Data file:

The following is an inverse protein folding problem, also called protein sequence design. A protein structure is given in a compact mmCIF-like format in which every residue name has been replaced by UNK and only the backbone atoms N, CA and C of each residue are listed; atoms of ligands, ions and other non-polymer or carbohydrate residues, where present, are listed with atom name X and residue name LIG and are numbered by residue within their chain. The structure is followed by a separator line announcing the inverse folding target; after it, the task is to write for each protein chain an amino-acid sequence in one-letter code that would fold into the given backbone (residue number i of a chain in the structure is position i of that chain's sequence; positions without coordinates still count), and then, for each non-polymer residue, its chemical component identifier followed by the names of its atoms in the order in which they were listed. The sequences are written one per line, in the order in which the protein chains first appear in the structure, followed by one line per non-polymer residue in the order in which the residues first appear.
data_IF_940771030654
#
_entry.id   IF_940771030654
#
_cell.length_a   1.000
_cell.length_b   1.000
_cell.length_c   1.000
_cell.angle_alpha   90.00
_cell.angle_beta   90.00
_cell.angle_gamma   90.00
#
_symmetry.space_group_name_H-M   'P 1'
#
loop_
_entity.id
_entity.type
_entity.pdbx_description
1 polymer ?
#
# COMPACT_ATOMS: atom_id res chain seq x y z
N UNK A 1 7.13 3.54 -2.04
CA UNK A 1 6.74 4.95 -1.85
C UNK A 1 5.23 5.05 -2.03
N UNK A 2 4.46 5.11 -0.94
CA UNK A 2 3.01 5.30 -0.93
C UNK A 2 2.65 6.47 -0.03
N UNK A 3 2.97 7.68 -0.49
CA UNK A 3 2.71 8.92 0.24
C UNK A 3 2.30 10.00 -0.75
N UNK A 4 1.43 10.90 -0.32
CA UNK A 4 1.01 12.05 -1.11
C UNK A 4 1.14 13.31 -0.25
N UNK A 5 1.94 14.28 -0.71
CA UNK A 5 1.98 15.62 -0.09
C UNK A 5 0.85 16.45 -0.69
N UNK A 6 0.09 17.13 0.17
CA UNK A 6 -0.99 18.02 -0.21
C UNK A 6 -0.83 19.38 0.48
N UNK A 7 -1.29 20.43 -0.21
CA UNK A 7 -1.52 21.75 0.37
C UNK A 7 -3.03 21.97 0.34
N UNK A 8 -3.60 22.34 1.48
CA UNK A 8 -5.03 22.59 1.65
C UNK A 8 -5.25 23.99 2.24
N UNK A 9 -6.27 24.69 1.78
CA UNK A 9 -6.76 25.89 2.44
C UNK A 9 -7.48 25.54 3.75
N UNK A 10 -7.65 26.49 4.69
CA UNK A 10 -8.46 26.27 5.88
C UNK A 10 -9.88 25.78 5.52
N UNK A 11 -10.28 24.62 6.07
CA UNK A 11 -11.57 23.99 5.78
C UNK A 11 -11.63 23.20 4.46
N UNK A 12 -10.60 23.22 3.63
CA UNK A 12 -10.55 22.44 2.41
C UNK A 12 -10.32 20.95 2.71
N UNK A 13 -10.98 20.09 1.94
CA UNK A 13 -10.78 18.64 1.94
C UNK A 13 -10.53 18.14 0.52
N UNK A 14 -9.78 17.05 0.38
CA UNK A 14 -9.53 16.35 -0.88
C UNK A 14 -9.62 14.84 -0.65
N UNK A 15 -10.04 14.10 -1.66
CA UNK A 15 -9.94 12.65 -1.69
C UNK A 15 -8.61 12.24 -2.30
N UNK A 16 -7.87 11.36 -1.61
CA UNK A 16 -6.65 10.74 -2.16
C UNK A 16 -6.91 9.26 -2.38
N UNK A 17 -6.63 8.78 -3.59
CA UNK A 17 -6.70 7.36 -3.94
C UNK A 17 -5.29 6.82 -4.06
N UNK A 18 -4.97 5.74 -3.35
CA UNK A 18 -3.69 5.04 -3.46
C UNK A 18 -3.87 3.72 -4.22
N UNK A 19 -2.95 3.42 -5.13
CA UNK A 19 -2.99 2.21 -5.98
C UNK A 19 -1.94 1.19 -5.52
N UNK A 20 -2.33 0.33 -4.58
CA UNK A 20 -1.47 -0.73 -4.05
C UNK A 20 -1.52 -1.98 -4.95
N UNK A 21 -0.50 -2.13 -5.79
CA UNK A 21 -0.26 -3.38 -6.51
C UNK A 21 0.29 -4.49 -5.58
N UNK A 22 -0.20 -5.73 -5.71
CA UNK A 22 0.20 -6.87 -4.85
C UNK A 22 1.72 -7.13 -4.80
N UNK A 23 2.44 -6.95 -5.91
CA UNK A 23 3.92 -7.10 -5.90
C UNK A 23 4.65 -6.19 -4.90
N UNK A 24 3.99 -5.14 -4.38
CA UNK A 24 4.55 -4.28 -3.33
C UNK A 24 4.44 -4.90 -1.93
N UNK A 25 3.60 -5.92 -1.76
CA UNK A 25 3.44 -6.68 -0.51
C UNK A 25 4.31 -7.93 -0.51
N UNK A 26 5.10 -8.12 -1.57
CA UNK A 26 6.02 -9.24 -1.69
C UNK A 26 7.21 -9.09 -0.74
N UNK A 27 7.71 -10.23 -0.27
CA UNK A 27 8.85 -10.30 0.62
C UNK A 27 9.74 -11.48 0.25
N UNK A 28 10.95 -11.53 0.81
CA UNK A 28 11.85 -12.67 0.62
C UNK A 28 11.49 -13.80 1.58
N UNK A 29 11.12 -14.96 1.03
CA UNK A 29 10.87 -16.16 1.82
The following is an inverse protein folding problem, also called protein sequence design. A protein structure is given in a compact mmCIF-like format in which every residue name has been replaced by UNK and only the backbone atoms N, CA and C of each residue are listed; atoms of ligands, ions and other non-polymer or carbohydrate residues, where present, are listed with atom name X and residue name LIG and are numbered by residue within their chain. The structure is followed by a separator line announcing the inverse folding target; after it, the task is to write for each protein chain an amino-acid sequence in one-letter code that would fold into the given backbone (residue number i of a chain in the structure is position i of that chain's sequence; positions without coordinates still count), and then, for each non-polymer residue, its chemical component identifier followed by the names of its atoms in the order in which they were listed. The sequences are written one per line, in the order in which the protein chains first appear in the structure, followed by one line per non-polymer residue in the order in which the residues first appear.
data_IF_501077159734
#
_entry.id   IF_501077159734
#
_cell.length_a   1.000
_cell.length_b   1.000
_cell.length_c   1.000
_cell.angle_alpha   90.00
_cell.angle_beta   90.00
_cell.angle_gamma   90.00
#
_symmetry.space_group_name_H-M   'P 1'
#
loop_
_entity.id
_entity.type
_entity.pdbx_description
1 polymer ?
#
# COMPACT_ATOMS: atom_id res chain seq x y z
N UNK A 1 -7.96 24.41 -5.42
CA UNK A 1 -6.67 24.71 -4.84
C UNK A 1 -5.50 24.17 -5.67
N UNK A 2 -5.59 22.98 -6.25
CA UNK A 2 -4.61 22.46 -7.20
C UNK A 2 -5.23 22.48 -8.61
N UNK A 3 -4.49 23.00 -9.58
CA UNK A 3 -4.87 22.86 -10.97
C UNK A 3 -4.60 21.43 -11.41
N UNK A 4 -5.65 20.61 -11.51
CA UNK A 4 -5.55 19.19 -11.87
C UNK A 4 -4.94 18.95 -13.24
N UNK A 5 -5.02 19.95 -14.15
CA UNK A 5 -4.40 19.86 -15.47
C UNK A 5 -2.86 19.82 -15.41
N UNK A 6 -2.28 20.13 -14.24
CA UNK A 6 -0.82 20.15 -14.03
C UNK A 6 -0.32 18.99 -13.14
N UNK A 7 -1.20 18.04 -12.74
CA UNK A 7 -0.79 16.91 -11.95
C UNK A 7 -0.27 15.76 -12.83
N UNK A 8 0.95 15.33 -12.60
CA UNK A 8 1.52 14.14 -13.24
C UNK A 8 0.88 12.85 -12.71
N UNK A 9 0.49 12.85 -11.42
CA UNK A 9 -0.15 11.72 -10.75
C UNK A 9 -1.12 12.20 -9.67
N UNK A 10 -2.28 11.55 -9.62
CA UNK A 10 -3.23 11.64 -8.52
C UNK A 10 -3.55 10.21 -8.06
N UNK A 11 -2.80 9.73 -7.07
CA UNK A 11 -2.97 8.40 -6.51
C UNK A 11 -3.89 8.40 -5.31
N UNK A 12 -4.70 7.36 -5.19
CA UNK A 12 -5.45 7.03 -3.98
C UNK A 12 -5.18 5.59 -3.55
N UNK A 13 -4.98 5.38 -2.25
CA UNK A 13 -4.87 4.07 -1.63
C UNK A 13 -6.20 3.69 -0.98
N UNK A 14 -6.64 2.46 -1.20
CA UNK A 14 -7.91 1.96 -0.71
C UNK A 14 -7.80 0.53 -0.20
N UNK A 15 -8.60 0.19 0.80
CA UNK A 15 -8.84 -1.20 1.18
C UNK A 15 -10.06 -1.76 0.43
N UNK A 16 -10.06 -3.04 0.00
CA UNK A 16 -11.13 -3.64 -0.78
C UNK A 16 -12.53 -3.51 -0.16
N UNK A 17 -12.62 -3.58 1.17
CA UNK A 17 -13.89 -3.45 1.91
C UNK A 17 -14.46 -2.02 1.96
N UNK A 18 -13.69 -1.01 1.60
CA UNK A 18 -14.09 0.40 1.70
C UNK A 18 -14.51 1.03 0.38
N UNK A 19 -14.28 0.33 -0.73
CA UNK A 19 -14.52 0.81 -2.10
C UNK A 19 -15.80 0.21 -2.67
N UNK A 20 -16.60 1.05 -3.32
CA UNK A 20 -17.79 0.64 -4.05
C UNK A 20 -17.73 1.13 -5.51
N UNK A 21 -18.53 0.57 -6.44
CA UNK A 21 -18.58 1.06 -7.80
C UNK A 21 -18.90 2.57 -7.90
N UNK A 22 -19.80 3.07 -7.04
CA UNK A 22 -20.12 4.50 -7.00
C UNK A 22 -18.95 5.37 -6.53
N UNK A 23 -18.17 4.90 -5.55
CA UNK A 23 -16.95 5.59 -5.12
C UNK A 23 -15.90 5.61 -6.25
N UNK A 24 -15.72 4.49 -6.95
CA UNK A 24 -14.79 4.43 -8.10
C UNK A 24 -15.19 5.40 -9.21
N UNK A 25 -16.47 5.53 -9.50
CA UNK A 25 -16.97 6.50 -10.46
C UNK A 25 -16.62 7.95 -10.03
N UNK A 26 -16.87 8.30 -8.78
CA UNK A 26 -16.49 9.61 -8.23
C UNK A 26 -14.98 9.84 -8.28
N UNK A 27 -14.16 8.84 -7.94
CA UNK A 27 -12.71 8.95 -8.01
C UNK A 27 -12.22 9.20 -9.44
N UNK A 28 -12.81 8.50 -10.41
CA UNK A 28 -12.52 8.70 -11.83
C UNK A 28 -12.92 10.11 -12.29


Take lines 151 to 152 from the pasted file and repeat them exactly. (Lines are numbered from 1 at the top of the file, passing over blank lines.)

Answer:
CA UNK A 8 1.52 14.14 -13.24
C UNK A 8 0.88 12.85 -12.71